Questionable Campus Loan Program Spurs Investigation

    A recent campus audit revealed that at least 13 percent of emergency loans granted to UCSD employees between Oct. 1, 2006, and Sept. 30, 2007, were based on fraudulent documents.

    The Employee Emergency Loan Fund, the program in question, provides up to $1,000 in loans to UCSD employees who prove to have an immediate need for funds as a result of unanticipated expenses or emergencies, and who have been denied the necessary monetary aid elsewhere.

    The yearlong audit found that at least 17 of 131 loans were granted based on fraudulent documents prepared by the fund supervisor. Overall, $15,000 was distributed to employees who may not have been qualified to receive the loans.

    According to the audit, however, the financial risk to the university was minimal, as the loans reviewed were either repaid or in the process of repayment via payroll deduction.

    The investigation was initiated after a UCSD Medical Group manager discovered a file that contained several suspect loan fund applications in the supervisor’s office, including seemingly forged documents and templates used to create forgeries, according to Sally Brainerd, associate controller for UCSD.

    “It’s important to note that we caught this problem ourselves, and took immediate and appropriate actions to investigate and conduct an audit,” Brainerd said in an e-mail.

    The loan fund supervisor admitted to completing only one fraudulent document. The audit concluded that she had been involved in many more questionable loans, after they were delivered to her by the union representative.

    Additionally, the audit uncoverd evidence that suggests one UCSD employee may have solicited $45 to $50 in unauthorized processing fees from loan applicants. The employee was trusted due to her longtime employment and position as a representative with the American Federation of State, County and Municipal Employees union, the audit found. Union officials could not be reached for comment.

    The UCSD supervisor who prepared the fraudulent documents was placed on investigatory leave on Oct. 15, 2007, and chose to retire in January 2008.

    University officials declined to specify any disciplinary actions taken against the union representative due to the confidentiality of the matter, noting only that she was referred for “corrective actions.”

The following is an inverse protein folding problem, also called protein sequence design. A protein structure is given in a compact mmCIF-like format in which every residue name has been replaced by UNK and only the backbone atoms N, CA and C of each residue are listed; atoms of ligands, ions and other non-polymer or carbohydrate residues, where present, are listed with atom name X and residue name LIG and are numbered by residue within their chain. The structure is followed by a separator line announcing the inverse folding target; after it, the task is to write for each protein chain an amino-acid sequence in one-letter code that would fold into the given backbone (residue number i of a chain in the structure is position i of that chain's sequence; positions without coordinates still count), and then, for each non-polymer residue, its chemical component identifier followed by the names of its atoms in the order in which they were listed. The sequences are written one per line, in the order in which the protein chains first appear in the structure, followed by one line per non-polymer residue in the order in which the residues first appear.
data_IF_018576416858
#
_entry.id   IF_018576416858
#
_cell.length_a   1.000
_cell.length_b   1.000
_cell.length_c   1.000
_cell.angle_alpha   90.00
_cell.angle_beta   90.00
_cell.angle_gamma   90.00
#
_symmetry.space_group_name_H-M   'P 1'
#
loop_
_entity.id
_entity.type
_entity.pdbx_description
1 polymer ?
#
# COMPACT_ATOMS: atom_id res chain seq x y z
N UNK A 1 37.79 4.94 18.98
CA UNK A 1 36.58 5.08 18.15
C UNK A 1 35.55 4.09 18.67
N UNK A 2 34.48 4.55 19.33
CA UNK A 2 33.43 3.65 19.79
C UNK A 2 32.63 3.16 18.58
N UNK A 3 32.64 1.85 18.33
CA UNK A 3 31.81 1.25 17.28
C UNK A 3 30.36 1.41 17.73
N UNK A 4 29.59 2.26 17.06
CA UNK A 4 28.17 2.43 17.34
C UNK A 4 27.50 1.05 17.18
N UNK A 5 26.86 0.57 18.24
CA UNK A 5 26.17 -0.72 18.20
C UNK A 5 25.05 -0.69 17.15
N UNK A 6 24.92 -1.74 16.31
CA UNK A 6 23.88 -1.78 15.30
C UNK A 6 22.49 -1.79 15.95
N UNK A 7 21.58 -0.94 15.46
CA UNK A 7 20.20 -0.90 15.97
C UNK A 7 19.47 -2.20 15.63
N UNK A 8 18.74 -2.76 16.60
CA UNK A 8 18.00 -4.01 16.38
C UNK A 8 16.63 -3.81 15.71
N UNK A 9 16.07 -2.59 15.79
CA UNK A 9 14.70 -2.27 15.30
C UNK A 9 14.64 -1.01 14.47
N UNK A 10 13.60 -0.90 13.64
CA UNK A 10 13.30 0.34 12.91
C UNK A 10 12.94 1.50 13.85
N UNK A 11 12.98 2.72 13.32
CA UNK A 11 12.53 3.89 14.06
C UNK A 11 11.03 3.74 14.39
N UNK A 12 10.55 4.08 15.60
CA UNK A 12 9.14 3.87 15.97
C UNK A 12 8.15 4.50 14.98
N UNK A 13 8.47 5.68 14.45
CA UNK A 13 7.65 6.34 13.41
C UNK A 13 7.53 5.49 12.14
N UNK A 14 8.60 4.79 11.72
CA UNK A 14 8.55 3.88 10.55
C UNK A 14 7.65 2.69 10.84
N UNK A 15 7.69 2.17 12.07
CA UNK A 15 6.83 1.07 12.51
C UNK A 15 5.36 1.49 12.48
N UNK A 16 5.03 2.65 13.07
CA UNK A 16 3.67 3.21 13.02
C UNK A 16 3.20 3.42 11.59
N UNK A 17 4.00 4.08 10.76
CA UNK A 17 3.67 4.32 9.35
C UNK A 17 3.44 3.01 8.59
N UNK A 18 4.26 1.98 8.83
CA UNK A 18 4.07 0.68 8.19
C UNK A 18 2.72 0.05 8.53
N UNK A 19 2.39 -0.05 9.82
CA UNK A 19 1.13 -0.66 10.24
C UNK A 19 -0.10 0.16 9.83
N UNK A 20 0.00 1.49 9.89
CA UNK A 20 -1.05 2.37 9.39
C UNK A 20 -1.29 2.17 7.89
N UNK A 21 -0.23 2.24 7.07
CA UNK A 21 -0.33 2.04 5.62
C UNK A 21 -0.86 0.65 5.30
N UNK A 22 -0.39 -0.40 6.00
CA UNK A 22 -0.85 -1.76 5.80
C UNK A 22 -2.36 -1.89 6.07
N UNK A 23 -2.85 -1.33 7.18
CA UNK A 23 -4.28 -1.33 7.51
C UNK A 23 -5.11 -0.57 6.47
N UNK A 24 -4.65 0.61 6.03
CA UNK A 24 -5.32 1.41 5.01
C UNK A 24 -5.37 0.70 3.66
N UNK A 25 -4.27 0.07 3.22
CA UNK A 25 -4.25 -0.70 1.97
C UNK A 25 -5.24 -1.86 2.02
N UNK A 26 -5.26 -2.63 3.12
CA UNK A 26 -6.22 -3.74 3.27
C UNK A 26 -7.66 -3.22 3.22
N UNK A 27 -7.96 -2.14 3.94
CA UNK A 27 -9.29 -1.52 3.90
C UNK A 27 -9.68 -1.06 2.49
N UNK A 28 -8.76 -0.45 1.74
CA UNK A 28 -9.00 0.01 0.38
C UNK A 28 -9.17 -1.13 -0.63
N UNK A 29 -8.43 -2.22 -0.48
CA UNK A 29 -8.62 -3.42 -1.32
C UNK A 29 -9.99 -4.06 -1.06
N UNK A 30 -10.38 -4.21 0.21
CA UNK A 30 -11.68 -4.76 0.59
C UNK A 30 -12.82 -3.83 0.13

The audit also states that the applicants were unaware of the supervisor’s actions.

    UCSD officials also declined to comment on why no criminal charges were filed against either employee.

    Both the employees and applicants involved in the investigation worked for the UCSD Medical Center. The supervisor and union representative handling the loans were not named.

    The short-term loan program was created in 1970 for UCSD employees with a solid or better performance rating in need of emergency funds, and who were turned down for at least one loan from a bank or credit union. The loans are issued from a UC fund, and the applicants may receive better-than-market rates.
    The program requires written denial of a loan application from a bank or credit union, as well as documents confirming the purpose of the loan. Fraudulent documents found by the audit included loan denial letters and car repair estimates.

    According to Brainerd, the university is not aware of any previous problems with the loan fund program.

    “As a large university, we’re constantly monitoring our systems and looking for ways to improve our oversight, management and operating responsibilities,” Brainerd said.

    To safeguard against such problems occurring in the future, UCSD now requires that applicants provide original documents supporting their loan request at the time that they personally sign the promissory note. A designated department official is required to approve all emergency loans, in addition to the assistant director of Student Business Services.

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